If John Atencio were a writer, he might pen the “Redictionary,” a book offering alternate definitions of words that, for whatever reason, society has distorted or muddled over time.
Rich. Beautiful. Elegant. High-end. Artist.
Of course, Atencio knows the meanings of these words. But he also knows they have the potential for deeper meaning.
Instead, he’s rewriting reality with his art. And with his actions.
Atencio uses these words, but he uses them differently than most people: to describe depth. Originality. Aspiration. An extreme level of care. And the important opportunity that humans have to be creators, to make something out of nothing.
“You can have heart and luxury. Adding art into those things changes them,” says Atencio. “Living the artful life is rich.”
When you walk past the sleek, high-end John Atencio jewelry store on West Pearl or drive past one of its mammoth billboards, it’s easy to shrug it off as just another fancy jewelry chain. After all, John Atencio’s jewelry is everywhere, in seven different boutiques across the state, from Cherry Creek to Park Meadows to Fort Collins.
But while we’re redefining things, it’s time to paint over that preconceived notion, too.
John Atencio is not who you think he is.
A part of him will always be the kid who used to idolize his uncle, an animator and “Imagineer” for Disney who wrote the script of “Pirates of the Caribbean” and used to give him little sketches of Mickey Mouse to hang on his bedroom wall.
Another part of Atencio is the college student at Colorado State University who was nearly kicked out of the art school studio for sneaking in after hours to make jewelry.
He’s the romantic who decided to make his girlfriend a ring to win her over. (It worked. And it launched his jewelry company.) He’s the self-taught, art-school-dropout rebel selling rings out of his VW Bus on The Hill in the ‘70s. He is a painter. A father. A savvy businessman with a business degree.
He’s a bit of all of these things and yet none of them exactly, painting his own, ever-evolving definition of himself that doesn’t exactly fit into any existing box. And you can feel that in his jewelry. Some pieces are risky, some are classic, but he considers all a living piece of art; when he sits down to draw, the design typically morphs and changes, almost like its growing on its own. Then, once he holds it in his hands, he says he spends time alone with it. Sometimes he lets friends or colleagues wear it for a while, so he can feel it out, test the size, depth, energy. Often, he then scraps it and starts over.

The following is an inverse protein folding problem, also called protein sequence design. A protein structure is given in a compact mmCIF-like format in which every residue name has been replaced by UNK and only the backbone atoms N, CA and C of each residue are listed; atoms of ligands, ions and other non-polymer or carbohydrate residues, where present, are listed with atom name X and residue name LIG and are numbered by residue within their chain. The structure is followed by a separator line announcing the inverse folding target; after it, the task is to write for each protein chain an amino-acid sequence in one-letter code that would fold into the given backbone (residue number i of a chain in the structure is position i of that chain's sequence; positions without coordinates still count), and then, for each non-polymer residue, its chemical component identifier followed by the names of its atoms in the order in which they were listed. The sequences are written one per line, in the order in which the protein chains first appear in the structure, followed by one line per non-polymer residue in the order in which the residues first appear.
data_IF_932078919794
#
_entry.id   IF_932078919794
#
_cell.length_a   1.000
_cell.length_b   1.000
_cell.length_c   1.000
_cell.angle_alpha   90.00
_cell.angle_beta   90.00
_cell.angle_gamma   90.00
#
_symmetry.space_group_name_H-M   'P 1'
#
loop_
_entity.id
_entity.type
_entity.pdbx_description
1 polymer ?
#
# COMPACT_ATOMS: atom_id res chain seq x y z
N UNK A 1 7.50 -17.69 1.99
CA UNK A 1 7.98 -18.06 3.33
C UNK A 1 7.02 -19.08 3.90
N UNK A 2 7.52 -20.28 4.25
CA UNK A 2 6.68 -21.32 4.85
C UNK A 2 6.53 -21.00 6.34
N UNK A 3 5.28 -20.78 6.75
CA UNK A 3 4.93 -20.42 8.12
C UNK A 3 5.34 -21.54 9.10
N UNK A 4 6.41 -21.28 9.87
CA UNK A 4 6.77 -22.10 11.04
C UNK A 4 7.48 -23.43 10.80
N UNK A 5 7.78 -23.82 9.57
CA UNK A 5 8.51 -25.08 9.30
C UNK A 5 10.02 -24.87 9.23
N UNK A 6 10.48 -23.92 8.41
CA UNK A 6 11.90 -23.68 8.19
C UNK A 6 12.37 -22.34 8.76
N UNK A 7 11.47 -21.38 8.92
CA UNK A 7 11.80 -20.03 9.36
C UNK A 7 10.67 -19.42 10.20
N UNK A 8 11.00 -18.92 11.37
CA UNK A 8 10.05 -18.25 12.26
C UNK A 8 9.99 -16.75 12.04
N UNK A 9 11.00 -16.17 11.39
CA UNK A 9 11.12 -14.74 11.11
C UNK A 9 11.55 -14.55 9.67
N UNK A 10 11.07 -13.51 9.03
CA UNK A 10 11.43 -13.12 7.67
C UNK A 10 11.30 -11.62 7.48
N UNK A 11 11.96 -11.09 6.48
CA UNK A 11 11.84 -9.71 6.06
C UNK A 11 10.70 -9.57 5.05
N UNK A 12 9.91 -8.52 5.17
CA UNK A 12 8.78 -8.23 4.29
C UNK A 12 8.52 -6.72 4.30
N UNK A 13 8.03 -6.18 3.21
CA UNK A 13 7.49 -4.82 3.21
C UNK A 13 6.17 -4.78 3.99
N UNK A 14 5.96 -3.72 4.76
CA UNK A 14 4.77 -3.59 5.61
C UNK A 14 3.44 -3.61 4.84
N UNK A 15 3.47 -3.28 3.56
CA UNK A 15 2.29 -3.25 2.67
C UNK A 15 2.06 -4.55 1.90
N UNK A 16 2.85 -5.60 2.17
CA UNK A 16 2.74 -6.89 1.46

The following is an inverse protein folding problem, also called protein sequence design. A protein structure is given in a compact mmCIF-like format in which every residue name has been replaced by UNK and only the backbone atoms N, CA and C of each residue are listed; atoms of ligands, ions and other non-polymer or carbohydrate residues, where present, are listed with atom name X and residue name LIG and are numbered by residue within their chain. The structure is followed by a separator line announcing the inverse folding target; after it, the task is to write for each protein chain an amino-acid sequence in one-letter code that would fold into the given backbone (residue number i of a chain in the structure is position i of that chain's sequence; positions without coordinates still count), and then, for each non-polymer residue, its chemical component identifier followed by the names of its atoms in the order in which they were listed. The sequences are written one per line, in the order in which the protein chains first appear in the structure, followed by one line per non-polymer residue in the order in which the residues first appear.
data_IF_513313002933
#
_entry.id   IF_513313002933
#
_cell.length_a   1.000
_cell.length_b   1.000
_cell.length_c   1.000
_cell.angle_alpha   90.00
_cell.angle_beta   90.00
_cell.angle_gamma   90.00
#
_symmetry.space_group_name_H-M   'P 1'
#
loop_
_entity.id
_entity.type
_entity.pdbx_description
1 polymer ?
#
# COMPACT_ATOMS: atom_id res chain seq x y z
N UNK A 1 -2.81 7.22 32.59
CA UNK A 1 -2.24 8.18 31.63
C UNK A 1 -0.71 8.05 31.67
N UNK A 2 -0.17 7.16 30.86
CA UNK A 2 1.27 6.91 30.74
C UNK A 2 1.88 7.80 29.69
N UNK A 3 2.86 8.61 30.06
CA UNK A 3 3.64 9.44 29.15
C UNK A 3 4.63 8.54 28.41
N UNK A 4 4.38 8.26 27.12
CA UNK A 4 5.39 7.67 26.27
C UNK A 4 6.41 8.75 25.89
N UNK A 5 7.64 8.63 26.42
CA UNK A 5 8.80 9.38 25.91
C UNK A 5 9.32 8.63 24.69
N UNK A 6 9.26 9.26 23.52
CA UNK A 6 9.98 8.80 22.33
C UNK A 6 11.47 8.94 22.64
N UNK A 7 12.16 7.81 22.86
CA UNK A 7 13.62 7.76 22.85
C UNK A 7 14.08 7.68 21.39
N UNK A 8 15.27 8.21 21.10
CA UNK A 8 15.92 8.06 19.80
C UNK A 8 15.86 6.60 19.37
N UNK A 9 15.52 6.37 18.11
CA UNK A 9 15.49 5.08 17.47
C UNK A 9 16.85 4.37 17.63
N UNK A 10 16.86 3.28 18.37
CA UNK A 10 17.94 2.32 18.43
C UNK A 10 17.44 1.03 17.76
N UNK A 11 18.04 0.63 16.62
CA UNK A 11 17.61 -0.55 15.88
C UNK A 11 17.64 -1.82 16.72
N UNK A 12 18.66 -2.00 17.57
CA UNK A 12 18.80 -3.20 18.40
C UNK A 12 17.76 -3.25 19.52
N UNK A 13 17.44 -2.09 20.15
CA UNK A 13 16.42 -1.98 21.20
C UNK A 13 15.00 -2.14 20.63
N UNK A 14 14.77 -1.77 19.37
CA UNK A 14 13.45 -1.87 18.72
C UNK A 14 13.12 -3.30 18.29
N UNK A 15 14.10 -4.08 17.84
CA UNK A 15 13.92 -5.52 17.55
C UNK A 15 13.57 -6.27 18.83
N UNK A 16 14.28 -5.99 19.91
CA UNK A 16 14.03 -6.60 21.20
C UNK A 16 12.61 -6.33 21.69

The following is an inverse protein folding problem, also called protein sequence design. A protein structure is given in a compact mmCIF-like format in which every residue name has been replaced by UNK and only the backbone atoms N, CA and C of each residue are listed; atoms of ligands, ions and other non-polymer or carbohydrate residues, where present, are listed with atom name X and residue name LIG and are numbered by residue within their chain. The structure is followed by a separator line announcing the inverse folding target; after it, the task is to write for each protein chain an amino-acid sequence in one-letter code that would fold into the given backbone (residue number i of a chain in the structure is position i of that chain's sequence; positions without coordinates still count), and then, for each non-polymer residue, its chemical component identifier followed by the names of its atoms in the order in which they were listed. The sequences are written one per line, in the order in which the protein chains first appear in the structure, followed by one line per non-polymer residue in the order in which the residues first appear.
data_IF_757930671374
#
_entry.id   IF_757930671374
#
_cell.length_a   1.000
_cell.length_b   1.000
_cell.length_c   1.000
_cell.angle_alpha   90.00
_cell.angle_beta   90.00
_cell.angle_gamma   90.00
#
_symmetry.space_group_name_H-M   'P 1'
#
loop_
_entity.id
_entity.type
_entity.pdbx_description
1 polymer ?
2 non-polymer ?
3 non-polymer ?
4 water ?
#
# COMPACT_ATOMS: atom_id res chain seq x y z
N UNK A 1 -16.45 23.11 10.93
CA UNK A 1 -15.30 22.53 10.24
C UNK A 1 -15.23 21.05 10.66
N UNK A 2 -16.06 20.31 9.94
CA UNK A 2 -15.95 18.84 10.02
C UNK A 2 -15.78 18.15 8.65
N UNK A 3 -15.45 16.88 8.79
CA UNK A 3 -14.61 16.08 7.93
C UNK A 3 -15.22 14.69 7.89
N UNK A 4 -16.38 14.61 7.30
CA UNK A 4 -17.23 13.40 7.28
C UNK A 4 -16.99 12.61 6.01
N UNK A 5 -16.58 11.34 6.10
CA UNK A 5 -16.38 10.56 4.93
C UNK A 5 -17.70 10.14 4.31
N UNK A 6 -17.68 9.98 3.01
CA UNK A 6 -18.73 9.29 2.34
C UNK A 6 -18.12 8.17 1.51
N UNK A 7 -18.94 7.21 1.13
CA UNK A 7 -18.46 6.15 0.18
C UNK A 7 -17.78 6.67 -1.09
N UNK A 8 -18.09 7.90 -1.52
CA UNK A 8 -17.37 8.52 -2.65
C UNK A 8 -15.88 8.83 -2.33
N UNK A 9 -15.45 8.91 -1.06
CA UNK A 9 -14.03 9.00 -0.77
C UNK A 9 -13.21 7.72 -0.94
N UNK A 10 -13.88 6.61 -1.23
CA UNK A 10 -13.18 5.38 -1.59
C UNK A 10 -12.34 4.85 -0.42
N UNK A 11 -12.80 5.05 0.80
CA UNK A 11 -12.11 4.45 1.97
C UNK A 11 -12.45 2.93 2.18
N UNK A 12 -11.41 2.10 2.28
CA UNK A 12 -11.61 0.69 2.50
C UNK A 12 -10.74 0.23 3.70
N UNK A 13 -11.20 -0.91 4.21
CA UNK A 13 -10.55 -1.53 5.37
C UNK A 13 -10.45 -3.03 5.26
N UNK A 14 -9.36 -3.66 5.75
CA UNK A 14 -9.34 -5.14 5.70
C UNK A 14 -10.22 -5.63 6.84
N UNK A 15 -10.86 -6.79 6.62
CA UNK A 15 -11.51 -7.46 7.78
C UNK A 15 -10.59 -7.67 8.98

It has to be just right. It has to be “true.” That’s how he describes every piece that makes it through his tight filters and into the jewelry cases.
Yes, Atencio had designed every piece you see. Hundreds of them — he’s never counted so who knows? — over the 42 years that he’s been a jewelry designer.
“It would seem a little outrageous that one person would do all that design, but I do,” he says.
For a maker like Atencio, art is a necessity and even an addiction, he says.
“Nobody says to me I have to go paint or I have to make a certain piece of jewelry this week,” he says. “I’m feeding myself. I dictate to myself in order to grow and get better. I don’t think I will ever stop.”
How to stay motivated and keep growing after four decades is a question that seems to bounce right off Atencio like it doesn’t make sense. Art is in his blood, he says.
It’s like the Tour de France, he says.
“I see these people who are struggling physically so much, but there are a few who have some kind of appetite for winning,” he says. “It’s the same in business. I don’t think I ever lost that hunger.”
As he speaks, he’s completely redesigning his Park Meadows location, inspired by the Boulder store, which he crafted to look more like an art gallery than a traditional jewelry store. It’s lined with his bright, original paintings and features movable showcases for special events and to easily transform the showroom. Yet one more concept to add to John Atencio’s hypothetical “Redictionary” jewelry store.
Boulder’s store was named one of America’s Coolest Stores by Instore Magazine. So Park Meadows has to be better, Atencio says. Of course. If you’re not constantly trying to improve, you don’t belong in the game, he says.
That brings him back to the Tour de France.
“People in the Tour are all trying to win. But a few just have a greater appetite for it; they can take the pain. There is pain in success, in trying to reach another level,” he says.
As a self-taught jewelry designer, he says even today — even after widespread success and acclaim and awards — he sometimes stumbles on self-doubt.
“There are so many talented people out there that sometimes your legs get a little wobbly. You stick your neck out and have trepidation about failure. You have demons knocking on your door: money demons, risk demons,” Atencio says. “But you fight those demons. I find joy in that. I like taking that risk.”